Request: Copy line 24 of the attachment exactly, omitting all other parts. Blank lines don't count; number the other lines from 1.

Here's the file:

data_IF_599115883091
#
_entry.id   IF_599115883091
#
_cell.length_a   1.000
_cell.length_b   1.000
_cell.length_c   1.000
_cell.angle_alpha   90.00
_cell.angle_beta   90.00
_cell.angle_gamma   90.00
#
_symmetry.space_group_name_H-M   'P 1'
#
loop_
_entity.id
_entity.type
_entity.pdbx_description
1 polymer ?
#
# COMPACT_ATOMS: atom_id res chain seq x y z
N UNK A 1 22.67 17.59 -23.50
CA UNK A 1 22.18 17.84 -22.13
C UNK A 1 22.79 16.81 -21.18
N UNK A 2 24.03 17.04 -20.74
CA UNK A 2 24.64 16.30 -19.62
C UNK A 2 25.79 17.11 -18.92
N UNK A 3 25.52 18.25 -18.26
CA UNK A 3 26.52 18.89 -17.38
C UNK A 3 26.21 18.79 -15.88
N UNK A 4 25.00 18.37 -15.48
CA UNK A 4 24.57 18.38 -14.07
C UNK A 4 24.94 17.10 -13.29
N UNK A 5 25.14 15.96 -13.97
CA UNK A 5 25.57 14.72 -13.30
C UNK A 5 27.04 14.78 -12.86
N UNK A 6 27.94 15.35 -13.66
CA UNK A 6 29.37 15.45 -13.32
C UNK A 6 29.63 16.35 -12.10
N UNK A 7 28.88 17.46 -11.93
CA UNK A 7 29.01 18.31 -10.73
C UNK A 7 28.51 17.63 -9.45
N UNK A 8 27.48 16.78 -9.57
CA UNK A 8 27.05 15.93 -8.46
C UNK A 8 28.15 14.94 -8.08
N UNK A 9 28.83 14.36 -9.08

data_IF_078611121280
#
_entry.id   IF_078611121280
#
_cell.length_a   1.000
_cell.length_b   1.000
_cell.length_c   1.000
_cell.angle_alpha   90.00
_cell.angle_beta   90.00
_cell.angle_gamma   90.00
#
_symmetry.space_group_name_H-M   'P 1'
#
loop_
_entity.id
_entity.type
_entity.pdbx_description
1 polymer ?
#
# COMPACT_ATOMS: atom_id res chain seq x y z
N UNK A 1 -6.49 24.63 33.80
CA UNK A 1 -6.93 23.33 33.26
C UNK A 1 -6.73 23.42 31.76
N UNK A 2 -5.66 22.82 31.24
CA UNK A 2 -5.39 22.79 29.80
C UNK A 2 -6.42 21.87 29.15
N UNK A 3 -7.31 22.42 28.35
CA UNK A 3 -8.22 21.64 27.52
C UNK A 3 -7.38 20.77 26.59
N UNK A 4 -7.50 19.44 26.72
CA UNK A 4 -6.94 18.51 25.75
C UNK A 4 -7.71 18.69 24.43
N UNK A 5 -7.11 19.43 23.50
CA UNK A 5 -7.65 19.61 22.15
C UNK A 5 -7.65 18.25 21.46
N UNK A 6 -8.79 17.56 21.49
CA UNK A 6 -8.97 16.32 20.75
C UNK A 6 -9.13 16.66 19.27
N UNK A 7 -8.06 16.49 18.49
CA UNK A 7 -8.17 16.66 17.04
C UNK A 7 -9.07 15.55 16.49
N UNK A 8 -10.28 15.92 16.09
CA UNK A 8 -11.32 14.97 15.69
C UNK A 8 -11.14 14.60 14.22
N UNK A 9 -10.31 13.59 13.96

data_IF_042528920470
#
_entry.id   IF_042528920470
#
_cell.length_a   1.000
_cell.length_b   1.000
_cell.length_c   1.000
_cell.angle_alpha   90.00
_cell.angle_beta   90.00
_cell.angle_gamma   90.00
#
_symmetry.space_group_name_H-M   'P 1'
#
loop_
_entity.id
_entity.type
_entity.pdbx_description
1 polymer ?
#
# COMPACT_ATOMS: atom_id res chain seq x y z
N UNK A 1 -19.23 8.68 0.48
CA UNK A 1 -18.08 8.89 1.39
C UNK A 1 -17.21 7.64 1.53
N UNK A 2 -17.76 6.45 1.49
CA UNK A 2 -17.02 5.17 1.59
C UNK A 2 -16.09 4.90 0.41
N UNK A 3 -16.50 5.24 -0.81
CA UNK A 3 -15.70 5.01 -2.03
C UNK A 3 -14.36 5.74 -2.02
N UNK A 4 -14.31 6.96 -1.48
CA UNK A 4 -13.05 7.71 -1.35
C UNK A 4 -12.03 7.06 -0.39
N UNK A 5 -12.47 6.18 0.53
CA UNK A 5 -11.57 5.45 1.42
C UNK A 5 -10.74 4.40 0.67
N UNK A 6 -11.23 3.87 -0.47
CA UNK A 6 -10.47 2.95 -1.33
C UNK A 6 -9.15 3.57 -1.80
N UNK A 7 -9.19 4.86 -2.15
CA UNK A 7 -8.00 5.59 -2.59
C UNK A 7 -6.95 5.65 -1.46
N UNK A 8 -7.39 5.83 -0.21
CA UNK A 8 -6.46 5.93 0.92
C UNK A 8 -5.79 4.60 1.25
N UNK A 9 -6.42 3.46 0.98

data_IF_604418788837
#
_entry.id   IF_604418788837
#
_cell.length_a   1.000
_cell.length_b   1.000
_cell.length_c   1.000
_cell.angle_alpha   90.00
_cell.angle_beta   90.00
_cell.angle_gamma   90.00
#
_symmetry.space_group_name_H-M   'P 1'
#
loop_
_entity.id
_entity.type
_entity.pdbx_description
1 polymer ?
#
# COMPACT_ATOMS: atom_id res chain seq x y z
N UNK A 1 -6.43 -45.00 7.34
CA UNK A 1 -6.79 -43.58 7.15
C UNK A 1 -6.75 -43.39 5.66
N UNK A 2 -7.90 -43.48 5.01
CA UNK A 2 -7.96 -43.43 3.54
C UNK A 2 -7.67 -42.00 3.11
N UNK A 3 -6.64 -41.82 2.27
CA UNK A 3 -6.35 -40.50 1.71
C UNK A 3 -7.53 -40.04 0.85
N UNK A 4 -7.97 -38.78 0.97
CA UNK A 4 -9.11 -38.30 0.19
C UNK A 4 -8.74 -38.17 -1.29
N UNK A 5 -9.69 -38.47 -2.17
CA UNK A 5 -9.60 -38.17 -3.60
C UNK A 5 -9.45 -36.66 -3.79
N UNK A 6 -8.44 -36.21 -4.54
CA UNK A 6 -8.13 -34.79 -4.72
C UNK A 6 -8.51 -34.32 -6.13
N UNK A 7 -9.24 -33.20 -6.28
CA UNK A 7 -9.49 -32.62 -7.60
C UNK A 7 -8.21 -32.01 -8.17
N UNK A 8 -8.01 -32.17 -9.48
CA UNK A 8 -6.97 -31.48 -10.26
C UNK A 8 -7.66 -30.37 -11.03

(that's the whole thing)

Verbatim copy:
N UNK A 2 24.03 17.04 -20.74